It’s About Time: Classic Stroboscopic Photos
Ask 20 random people, “What is the nature of time?” and chances are pretty good that you’ll get 20 different answers born of a thousand different factors, from a respondent’s cultural background to the mood he or she happens to be in when asked the question. Time is an arrow, says one. Time is a circle, suggests another. Time is relative. Time is an illusion. Time is a kangaroo in a top hat and tails. (Granted, that last one is an unlikely reply.)
But no matter how assured or unhesitating their answers might be, most people would be hard-pressed to offer a single, definitive method for illustrating time. A clock face is too prosaic; a pendulum is too arbitrary; a gravestone is too . . . gravestoney. How on earth can we capture what is essentially a philosophical concept like time (or, if you prefer, Time, with a capital T) using a purely practical method or mechanism like, say, photography?
Fully aware that the true nature of time remains an unfathomable mystery, LIFE.com offers a selection of marvelous photographs, stroboscopic and otherwise, by the great Gjon Mili. (At left: Mili’s famous 1949 portrait of Pablo Picasso creating what LIFE magazine called a “distorted spatial centaur” in midair with a small flashlight.)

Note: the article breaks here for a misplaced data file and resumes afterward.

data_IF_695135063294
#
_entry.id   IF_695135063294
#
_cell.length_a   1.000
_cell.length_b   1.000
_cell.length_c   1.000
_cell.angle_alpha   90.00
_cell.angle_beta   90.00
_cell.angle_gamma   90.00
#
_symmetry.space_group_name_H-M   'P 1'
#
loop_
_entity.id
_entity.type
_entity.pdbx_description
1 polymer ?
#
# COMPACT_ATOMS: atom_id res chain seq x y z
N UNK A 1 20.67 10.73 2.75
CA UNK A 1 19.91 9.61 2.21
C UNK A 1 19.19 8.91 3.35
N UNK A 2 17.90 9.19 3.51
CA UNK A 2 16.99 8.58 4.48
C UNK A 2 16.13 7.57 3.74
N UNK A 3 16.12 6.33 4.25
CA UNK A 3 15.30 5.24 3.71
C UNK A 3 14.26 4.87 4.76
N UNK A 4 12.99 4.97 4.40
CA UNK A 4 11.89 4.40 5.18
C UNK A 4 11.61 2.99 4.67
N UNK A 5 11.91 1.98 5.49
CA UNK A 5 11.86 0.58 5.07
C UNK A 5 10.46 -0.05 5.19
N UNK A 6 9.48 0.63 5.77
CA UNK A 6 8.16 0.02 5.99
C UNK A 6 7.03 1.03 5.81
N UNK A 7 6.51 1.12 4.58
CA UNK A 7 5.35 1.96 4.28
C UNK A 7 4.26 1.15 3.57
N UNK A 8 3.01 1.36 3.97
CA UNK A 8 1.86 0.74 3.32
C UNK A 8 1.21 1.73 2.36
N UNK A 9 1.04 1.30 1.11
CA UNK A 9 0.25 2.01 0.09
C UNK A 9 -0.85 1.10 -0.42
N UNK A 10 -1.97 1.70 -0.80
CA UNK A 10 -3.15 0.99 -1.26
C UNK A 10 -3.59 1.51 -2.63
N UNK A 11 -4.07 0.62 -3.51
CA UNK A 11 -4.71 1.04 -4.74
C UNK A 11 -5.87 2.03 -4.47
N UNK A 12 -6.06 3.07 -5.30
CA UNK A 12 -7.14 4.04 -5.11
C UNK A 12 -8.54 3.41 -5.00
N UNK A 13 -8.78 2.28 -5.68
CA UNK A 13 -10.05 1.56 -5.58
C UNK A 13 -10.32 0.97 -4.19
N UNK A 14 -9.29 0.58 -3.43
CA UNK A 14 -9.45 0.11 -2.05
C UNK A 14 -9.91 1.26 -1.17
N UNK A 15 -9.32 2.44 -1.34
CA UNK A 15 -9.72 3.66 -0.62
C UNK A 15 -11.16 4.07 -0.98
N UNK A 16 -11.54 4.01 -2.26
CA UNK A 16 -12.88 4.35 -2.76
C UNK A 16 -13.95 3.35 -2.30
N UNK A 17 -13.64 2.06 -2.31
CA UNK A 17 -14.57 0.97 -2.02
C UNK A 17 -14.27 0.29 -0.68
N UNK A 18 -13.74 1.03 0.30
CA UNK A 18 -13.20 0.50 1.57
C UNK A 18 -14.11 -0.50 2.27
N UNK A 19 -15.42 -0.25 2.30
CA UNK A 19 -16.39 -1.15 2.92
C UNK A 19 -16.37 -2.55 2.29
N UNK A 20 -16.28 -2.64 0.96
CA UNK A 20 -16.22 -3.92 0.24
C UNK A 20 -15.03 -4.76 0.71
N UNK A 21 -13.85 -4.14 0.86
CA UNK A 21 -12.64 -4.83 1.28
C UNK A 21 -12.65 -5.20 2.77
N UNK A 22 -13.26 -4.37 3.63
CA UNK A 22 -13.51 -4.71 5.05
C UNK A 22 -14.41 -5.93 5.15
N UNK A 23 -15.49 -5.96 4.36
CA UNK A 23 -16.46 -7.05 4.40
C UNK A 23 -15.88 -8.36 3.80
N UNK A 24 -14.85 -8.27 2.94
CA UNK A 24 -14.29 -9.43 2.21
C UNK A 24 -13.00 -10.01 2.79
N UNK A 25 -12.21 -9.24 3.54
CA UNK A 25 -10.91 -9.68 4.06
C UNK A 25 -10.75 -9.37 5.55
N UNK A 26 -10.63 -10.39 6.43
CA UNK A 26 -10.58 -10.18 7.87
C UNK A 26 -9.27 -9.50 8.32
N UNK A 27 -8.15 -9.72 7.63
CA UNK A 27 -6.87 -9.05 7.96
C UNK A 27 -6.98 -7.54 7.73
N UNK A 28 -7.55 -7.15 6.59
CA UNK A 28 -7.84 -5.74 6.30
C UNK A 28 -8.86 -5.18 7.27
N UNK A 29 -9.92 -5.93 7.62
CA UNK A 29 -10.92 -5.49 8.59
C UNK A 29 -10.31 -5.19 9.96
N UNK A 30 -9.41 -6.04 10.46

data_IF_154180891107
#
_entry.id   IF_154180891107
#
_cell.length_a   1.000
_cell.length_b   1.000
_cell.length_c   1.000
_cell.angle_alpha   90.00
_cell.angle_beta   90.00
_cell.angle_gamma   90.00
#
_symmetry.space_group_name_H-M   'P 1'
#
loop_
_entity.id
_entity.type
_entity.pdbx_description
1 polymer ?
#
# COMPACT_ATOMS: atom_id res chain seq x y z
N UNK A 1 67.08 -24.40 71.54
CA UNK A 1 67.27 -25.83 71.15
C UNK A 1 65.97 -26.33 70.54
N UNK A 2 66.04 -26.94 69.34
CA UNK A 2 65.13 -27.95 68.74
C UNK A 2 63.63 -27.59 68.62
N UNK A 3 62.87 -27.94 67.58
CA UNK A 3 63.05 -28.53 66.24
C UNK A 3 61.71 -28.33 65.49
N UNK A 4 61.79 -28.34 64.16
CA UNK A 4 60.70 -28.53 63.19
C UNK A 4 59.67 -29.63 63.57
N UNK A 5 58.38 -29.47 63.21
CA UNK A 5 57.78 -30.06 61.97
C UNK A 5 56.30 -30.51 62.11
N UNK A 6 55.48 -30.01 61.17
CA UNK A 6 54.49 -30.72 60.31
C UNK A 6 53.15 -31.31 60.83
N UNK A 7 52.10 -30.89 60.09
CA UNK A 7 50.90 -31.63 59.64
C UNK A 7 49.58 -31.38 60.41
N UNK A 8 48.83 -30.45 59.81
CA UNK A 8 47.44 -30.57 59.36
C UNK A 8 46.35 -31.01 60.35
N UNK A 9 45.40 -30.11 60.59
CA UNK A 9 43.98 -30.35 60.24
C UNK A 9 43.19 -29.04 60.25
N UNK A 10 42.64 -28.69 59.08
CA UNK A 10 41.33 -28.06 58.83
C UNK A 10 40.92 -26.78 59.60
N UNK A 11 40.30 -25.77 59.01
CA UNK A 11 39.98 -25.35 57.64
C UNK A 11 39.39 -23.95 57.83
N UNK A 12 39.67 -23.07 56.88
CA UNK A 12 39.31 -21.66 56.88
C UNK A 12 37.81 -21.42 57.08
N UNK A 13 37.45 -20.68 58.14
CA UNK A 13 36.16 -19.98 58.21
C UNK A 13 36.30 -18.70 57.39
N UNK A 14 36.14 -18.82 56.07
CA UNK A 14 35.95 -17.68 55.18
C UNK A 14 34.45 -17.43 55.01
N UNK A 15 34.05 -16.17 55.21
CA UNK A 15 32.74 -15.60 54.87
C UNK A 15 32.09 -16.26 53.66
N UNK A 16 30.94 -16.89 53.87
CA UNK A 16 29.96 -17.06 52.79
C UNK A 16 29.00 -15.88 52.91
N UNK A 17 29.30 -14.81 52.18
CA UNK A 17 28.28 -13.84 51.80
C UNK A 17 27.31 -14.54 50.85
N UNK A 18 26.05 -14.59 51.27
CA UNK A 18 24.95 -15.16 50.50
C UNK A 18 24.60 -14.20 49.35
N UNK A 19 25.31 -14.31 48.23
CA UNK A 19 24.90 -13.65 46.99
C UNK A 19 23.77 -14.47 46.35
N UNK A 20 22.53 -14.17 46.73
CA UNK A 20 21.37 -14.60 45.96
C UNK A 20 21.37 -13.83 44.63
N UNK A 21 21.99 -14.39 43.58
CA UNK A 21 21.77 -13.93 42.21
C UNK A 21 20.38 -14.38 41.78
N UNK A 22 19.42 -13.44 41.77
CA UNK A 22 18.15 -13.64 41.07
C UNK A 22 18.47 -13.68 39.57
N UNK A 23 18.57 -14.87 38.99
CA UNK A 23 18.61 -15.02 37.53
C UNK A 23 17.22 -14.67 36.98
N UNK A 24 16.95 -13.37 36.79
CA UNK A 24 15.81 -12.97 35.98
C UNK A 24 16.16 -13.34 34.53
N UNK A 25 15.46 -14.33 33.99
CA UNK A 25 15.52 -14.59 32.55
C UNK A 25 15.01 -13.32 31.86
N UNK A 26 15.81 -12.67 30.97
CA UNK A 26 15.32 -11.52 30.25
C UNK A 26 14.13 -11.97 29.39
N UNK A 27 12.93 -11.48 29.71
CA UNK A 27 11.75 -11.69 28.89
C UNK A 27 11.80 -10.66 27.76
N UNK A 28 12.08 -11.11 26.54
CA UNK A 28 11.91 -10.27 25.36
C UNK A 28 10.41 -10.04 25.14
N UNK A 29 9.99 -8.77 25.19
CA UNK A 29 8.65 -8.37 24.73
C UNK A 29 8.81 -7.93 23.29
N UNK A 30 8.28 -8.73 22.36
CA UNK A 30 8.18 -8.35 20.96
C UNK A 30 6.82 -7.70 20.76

Here are technically brilliant pictures that fiddle with moments, junctures, sequences, and in the process offer a playful commentary on the slippery relationship between mere mortals and the temporal — perhaps even the eternal.
“To see a world in a grain of sand,” William Blake once wrote, “and a heaven in a wild flower, hold infinity in the palm of your hand and eternity in an hour.” At their best, Gjon Mili’s stroboscopic photographs not only serve as a kind of modern adjunct to Blake’s vision; they also celebrate — with an unsentimental, clear-eyed wonder — the reality of sentient beings moving through both time and space.
In the end, though, seen decades after they were made, Mili’s pictures remain simply and incredibly cool.